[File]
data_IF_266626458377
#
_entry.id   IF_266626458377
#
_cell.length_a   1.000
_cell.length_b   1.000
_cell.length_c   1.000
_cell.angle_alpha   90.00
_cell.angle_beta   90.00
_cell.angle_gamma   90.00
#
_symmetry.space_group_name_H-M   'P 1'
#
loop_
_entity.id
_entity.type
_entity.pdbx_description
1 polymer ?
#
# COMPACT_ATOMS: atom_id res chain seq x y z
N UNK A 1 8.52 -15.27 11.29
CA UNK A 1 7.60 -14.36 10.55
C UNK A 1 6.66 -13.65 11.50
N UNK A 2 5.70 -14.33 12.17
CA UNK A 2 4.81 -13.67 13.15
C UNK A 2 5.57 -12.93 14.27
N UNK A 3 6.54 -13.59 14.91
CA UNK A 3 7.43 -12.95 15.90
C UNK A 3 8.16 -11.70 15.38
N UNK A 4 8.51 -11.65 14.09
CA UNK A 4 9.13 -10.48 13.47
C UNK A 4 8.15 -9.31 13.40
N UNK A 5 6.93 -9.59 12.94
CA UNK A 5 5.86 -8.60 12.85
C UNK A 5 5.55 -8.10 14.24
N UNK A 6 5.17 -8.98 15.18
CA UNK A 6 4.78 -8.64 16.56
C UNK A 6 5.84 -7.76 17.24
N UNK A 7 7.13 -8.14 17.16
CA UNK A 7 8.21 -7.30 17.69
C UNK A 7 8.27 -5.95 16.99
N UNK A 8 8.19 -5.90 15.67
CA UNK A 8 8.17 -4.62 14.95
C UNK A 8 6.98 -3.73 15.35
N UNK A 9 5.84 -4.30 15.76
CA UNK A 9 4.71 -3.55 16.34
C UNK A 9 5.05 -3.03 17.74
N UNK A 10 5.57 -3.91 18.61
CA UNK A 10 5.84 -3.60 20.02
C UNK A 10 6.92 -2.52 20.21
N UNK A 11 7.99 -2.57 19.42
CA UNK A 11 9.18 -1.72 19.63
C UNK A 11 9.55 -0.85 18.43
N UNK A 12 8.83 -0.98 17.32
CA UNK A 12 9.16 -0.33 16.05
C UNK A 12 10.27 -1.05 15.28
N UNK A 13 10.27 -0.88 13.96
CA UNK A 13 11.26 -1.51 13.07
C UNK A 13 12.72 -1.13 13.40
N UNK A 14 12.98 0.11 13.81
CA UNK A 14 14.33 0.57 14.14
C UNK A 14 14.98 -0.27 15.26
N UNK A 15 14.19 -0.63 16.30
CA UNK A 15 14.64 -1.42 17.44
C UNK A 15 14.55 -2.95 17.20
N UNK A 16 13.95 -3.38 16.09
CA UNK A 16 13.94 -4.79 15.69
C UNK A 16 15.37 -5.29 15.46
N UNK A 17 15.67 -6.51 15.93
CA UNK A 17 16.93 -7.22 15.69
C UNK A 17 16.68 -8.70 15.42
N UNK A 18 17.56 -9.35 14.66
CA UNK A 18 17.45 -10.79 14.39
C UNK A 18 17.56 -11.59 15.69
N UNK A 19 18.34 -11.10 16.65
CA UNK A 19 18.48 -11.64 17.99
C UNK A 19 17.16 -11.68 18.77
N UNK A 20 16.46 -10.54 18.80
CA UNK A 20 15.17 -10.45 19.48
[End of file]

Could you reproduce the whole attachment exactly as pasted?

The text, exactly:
data_IF_266626458377
#
_entry.id   IF_266626458377
#
_cell.length_a   1.000
_cell.length_b   1.000
_cell.length_c   1.000
_cell.angle_alpha   90.00
_cell.angle_beta   90.00
_cell.angle_gamma   90.00
#
_symmetry.space_group_name_H-M   'P 1'
#
loop_
_entity.id
_entity.type
_entity.pdbx_description
1 polymer ?
#
# COMPACT_ATOMS: atom_id res chain seq x y z
N UNK A 1 8.52 -15.27 11.29
CA UNK A 1 7.60 -14.36 10.55
C UNK A 1 6.66 -13.65 11.50
N UNK A 2 5.70 -14.33 12.17
CA UNK A 2 4.81 -13.67 13.15
C UNK A 2 5.57 -12.93 14.27
N UNK A 3 6.54 -13.59 14.91
CA UNK A 3 7.43 -12.95 15.90
C UNK A 3 8.16 -11.70 15.38
N UNK A 4 8.51 -11.65 14.09
CA UNK A 4 9.13 -10.48 13.47
C UNK A 4 8.15 -9.31 13.40
N UNK A 5 6.93 -9.59 12.94
CA UNK A 5 5.86 -8.60 12.85
C UNK A 5 5.55 -8.10 14.24
N UNK A 6 5.17 -8.98 15.18
CA UNK A 6 4.78 -8.64 16.56
C UNK A 6 5.84 -7.76 17.24
N UNK A 7 7.13 -8.14 17.16
CA UNK A 7 8.21 -7.30 17.69
C UNK A 7 8.27 -5.95 16.99
N UNK A 8 8.19 -5.90 15.67
CA UNK A 8 8.17 -4.62 14.95
C UNK A 8 6.98 -3.73 15.35
N UNK A 9 5.84 -4.30 15.76
CA UNK A 9 4.71 -3.55 16.34
C UNK A 9 5.05 -3.03 17.74
N UNK A 10 5.57 -3.91 18.61
CA UNK A 10 5.84 -3.60 20.02
C UNK A 10 6.92 -2.52 20.21
N UNK A 11 7.99 -2.57 19.42
CA UNK A 11 9.18 -1.72 19.63
C UNK A 11 9.55 -0.85 18.43
N UNK A 12 8.83 -0.98 17.32
CA UNK A 12 9.16 -0.33 16.05
C UNK A 12 10.27 -1.05 15.28
N UNK A 13 10.27 -0.88 13.96
CA UNK A 13 11.26 -1.51 13.07
C UNK A 13 12.72 -1.13 13.40
N UNK A 14 12.98 0.11 13.81
CA UNK A 14 14.33 0.57 14.14
C UNK A 14 14.98 -0.27 15.26
N UNK A 15 14.19 -0.63 16.30
CA UNK A 15 14.64 -1.42 17.44
C UNK A 15 14.55 -2.95 17.20
N UNK A 16 13.95 -3.38 16.09
CA UNK A 16 13.94 -4.79 15.69
C UNK A 16 15.37 -5.29 15.46
N UNK A 17 15.67 -6.51 15.93
CA UNK A 17 16.93 -7.22 15.69
C UNK A 17 16.68 -8.70 15.42
N UNK A 18 17.56 -9.35 14.66
CA UNK A 18 17.45 -10.79 14.39
C UNK A 18 17.56 -11.59 15.69
N UNK A 19 18.34 -11.10 16.65
CA UNK A 19 18.48 -11.64 17.99
C UNK A 19 17.16 -11.68 18.77
N UNK A 20 16.46 -10.54 18.80
CA UNK A 20 15.17 -10.45 19.48